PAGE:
Mortal Art: Learning to drive in China

Despite vastly different driving cultures, learning to drive in China is remarkably similar to the UK. CUtoday spoke to ZUMC student Maria Wong to get the low down on getting a driving licence in the People’s Republic. Writes Daljinder Nagra…

Take a taxi into down-town Hangzhou and you would be forgiven for thinking that China doesn’t have a driver licensing infrastructure. And if they did, how would a learner driver cope in the meleé of swarming bicycles and seemingly suicidal bus drivers? Third year journalism student Maria is currently taking her first steps towards automotive freedom: ‘China is not a safe place to drive. There are too many people on the roads, both in cars and on foot, and too many people break the rules.’

Despite the seeming use of telepathy rather than rear-view mirrors, Chinese learners go through a remarkably similar process to their British counterparts. A written exam tests the student’s knowledge of road signs and traffic regulations, whilst a practical test with an examiner covers actual driving competence. As Maria explains, the practical element is somewhat less stringent than in the UK: ‘He [the examiner] will ask you to drive for a distance of about 500m in a private car park. You have to avoid a number of cones and if you touch three you fail. It lasts about twenty minutes in total.’

Don’t go thinking that taking the test in China will be a short-cut to an easy driving licence however. Only residents (aged 18 and over) are allowed to apply, which means a stay of more than six months. Foreign licence holders looking to pit their wits against the mad traffic that chokes China’s cities will be similarly frustrated, as the international driving licence is not recognised.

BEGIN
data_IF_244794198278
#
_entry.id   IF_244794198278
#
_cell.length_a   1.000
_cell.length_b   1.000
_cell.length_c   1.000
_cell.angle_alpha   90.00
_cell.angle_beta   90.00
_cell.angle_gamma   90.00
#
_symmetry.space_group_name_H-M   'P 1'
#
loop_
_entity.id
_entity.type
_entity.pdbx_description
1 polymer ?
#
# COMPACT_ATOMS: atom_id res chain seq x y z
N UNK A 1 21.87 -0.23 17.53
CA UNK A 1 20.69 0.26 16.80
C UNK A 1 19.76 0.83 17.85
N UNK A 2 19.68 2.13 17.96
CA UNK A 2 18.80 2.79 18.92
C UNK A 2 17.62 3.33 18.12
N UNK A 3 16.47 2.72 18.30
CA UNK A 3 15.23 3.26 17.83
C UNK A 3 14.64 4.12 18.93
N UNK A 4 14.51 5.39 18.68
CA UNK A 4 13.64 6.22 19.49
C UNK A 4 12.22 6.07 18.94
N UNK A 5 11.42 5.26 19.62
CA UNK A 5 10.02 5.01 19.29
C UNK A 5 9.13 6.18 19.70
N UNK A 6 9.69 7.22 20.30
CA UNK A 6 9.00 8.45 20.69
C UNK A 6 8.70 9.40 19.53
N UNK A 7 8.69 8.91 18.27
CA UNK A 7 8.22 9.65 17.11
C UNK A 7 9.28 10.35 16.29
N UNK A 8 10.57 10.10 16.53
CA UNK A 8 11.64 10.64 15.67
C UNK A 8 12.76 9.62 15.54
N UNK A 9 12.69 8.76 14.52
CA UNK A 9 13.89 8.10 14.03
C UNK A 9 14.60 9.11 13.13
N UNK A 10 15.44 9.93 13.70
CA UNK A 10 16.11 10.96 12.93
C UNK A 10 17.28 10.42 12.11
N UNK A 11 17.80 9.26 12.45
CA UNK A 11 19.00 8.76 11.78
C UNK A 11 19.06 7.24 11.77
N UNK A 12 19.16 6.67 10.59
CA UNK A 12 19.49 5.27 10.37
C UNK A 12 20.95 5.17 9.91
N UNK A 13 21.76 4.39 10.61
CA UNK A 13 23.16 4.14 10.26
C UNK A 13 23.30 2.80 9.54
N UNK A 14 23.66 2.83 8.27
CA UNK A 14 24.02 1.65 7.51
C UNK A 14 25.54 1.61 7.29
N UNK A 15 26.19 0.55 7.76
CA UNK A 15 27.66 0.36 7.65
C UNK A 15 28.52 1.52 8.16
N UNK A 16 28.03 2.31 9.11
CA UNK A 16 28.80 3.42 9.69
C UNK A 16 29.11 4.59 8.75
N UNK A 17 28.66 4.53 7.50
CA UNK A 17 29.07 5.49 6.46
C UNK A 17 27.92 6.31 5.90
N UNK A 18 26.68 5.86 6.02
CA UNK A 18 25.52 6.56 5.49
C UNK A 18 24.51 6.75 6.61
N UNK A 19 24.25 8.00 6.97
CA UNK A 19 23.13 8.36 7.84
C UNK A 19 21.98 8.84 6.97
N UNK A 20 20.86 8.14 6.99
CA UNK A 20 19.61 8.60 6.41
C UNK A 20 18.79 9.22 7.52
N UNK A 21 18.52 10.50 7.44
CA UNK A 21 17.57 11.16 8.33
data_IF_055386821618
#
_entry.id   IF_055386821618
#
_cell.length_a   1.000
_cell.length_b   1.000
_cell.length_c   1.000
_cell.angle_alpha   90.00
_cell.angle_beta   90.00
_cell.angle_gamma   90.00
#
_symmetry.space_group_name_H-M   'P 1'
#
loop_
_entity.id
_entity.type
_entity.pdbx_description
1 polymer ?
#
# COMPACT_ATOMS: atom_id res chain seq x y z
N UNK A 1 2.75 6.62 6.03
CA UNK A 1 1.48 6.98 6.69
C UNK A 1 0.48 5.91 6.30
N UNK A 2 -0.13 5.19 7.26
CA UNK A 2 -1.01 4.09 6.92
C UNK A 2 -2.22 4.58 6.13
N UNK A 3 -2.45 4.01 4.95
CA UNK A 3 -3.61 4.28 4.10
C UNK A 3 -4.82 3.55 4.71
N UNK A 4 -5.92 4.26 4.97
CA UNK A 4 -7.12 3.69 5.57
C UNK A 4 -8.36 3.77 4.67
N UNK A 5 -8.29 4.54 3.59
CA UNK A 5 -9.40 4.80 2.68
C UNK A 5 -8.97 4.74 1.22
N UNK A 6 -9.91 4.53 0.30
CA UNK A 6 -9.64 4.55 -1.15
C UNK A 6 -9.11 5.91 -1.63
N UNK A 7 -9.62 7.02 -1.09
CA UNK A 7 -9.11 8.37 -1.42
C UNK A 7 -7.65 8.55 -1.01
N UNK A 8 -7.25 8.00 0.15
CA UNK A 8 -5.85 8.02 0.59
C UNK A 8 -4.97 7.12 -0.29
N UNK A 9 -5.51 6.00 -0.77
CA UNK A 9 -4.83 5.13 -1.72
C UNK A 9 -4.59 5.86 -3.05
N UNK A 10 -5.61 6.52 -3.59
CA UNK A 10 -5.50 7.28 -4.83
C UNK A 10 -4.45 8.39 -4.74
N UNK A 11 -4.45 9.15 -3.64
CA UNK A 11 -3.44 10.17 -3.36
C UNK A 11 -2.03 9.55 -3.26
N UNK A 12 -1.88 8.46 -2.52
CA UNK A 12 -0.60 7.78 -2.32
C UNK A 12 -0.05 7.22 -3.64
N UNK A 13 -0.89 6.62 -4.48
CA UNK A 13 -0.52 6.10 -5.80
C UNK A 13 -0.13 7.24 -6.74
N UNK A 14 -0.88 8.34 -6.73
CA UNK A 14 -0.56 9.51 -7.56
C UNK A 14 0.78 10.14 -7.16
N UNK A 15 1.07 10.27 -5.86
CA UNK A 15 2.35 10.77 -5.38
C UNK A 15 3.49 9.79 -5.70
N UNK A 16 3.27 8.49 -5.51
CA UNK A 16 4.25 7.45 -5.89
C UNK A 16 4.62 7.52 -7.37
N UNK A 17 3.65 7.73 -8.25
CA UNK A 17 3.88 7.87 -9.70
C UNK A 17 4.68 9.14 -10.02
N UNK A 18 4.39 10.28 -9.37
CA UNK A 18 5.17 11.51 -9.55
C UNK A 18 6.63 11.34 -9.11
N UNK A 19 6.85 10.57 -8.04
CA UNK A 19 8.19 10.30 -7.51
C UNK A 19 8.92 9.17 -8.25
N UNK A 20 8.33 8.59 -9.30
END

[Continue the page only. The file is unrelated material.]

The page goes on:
Students can also take the test in an automatic car, but like the UK, will be restricted to using them. Manual drivers are licensed to use both.

However there are some critical differences which make it easier for young drivers to get behind the wheel. ‘In China the cost of car insurance is only dependent on the cost of the car, so it would cost the same if it was me or my dad driving.’ That, coupled with petrol prices currently around the 15 pence per litre mark, means money needn’t be the limiting factor to getting independently mobile – particularly if you choose a domestic brand car, which don’t attract the massive import taxes imposed on foreign marques.

Lessons also cost much less in the People’s Republic, with students spending on average 50% longer under tuition. ‘It costs 4000 RMB (£400) for a month, and you get 2hrs a day for the whole month. This is usually enough for most people.

‘I think in the UK you get a provisional licence and then learn to drive. In China you pass both the tests then you get a provisional licence. You have to then just wait six months to get a full licence. In this time the car must have a newly qualified driver sign, but that is the only restriction.’

Cars themselves can present their own obstacles for the (often diminutive) Chinese motorist: ‘For me driving is very difficult, I lack the strength to push the clutch pedal. Also I find it takes a lot of concentration and I’m exhausted after every lesson.’

Maria clearly relishes the challenge however: ‘I find driving a pleasure, and it brings a lot of convenience. I look forward to not having to use the overcrowded buses.’

Like every learner driver, she also longs for the day she gets her own wheels. However, a desire to study in Beijing – a city even more congested than Birmingham – means it will be impractical to own and run her own car. ‘I will probably just drive my family Audi A6 when I return home, it’s sad that I probably wont be able to use a car in Beijing, after finally getting my licence.’

However, Maria clearly hasn’t stopped dreaming of getting behind the wheel and also has immaculate taste in cars. Asked what her dream car is, she quickly answers ‘a Ferrari obviously! They are just so sexy.’

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Filed under China Trip 2011

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